Besides the state of Bihar, Biharis can be found throughout North India, West Bengal, Maharashtra and also in the neighbouring countries of Pakistan and Bangladesh. A large number of Biharis travelled to various parts of the world in the 19th century to serve as indentured labour on sugarcane and rubber plantations in Guyana, Surinam, Trinidad and Tobago, Fiji, Mauritius and Natal-South Africa. During partition of India in 1947, many Biharis of the Islamic faith migrated to East Bengal (later East Pakistan and subsequently Bangladesh). Bihari people are also well represented in Pakistan’s (formerly West Pakistan) Muhajir population as a result of the partition of India, as well as the recent repatriation of some Bihari refugees from Bangladesh to Pakistan.’

Source: http://en.wikipedia.org/wiki/Bihari_people


About Swapnabhumi: The Promised Land


The singer is [refugee] camp resident Kamal Ahmed. He was born in Adamjee and inherited his glorious voice from his father who was a non-professional singer. Kamal is a regular performer of Najrul Sangeet on BTV and also on radio.


This is a story about the 160,000 people from this community who live isolated in 116 ‘camps’ or ‘settlements’ in Bangladesh.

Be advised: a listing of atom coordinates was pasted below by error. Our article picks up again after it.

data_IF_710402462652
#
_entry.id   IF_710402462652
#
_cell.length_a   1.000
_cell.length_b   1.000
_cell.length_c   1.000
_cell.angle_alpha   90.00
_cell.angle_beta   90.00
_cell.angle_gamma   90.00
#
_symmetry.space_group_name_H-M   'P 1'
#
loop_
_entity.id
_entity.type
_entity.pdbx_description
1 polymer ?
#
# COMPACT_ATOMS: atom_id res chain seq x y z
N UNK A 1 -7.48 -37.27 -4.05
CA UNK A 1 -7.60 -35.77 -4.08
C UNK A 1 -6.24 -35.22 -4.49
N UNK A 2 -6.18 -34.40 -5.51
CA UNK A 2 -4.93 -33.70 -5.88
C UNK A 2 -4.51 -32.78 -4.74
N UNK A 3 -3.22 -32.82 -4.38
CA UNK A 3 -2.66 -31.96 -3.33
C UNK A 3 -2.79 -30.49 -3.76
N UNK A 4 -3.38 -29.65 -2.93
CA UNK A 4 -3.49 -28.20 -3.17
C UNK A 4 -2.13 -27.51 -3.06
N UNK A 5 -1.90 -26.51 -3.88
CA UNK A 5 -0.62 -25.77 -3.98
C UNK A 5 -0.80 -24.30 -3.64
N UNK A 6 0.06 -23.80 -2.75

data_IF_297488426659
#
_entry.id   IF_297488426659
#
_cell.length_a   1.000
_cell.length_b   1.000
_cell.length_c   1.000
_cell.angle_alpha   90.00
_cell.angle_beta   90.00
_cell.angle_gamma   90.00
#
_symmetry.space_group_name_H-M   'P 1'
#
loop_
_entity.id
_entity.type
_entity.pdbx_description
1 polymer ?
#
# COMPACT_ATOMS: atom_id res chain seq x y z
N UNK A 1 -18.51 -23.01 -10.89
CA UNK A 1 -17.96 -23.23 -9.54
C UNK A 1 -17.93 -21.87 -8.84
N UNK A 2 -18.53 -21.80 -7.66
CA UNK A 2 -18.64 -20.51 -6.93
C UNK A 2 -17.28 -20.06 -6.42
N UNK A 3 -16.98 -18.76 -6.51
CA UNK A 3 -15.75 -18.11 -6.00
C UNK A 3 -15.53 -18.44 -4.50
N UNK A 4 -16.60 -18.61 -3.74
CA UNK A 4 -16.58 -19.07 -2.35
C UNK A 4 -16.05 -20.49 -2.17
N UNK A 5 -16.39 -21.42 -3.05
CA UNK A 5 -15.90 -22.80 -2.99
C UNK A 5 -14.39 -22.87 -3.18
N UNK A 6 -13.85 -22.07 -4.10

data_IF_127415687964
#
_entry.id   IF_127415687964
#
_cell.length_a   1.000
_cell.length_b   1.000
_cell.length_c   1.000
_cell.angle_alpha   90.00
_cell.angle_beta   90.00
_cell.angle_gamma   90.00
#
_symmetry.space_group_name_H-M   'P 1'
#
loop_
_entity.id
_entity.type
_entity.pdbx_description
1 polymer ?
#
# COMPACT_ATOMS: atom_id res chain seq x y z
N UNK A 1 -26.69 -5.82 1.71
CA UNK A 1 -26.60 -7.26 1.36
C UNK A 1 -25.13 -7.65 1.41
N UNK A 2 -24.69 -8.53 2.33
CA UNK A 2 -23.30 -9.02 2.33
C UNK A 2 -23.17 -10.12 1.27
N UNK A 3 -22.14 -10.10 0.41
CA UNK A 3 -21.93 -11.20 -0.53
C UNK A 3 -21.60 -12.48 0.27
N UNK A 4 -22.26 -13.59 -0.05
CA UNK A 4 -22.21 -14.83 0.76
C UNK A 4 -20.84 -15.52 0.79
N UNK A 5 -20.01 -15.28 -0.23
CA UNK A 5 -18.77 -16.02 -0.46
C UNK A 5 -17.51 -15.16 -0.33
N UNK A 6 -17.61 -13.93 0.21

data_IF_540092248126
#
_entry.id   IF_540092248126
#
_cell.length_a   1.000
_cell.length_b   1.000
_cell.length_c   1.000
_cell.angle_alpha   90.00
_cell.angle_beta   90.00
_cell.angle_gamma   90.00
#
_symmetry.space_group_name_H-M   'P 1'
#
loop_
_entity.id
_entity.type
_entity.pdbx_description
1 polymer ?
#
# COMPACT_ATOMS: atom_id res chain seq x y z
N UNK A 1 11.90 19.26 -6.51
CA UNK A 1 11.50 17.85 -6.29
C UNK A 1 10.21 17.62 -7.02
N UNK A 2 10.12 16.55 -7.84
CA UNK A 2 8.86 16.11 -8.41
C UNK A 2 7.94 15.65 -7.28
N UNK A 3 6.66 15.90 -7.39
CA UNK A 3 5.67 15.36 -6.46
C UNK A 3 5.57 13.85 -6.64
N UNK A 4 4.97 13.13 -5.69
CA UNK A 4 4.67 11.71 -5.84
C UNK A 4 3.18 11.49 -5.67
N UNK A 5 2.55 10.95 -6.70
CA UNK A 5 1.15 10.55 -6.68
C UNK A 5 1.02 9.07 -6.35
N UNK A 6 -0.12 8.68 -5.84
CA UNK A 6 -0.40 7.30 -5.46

Shafiur Rahman, the Co-Producer and Researcher of the documentary, explains some of the background to the film and sets it within the current political context in Bangladesh.

In April 2008, the UN highlighted ten stories it thought the world should know about. One of these was the ‘hidden world of the stateless’. The UN says ‘Statelessness is a corrosive, soul-destroying condition that can colour almost every aspect of a person’s life. People who are not recognised as citizens of any state may be unable to go to school, work legally, own property, get married, or travel. They may find it difficult to enter hospital, and impossible to open a bank account or receive a pension. If someone robs or rapes them, they may not be able to lodge a complaint, because legally they do not exist.’

Our film, Swapnabhumi – The Promised Land, looks at the Urdu-speaking community of Bangladesh – also known as ‘stranded Pakistanis’ or ‘Biharis’ – who live in a situation of statelessness in Bangladesh. It’s a story which goes back to the painful partition of India in 1947 and the ensuing mass migration of peoples. The big themes of the story are of genocide, nationalism, identity, betrayal, discrimination and exclusion. It is also, we hope, the beginning of a story of reconciliation and inclusive nationhood.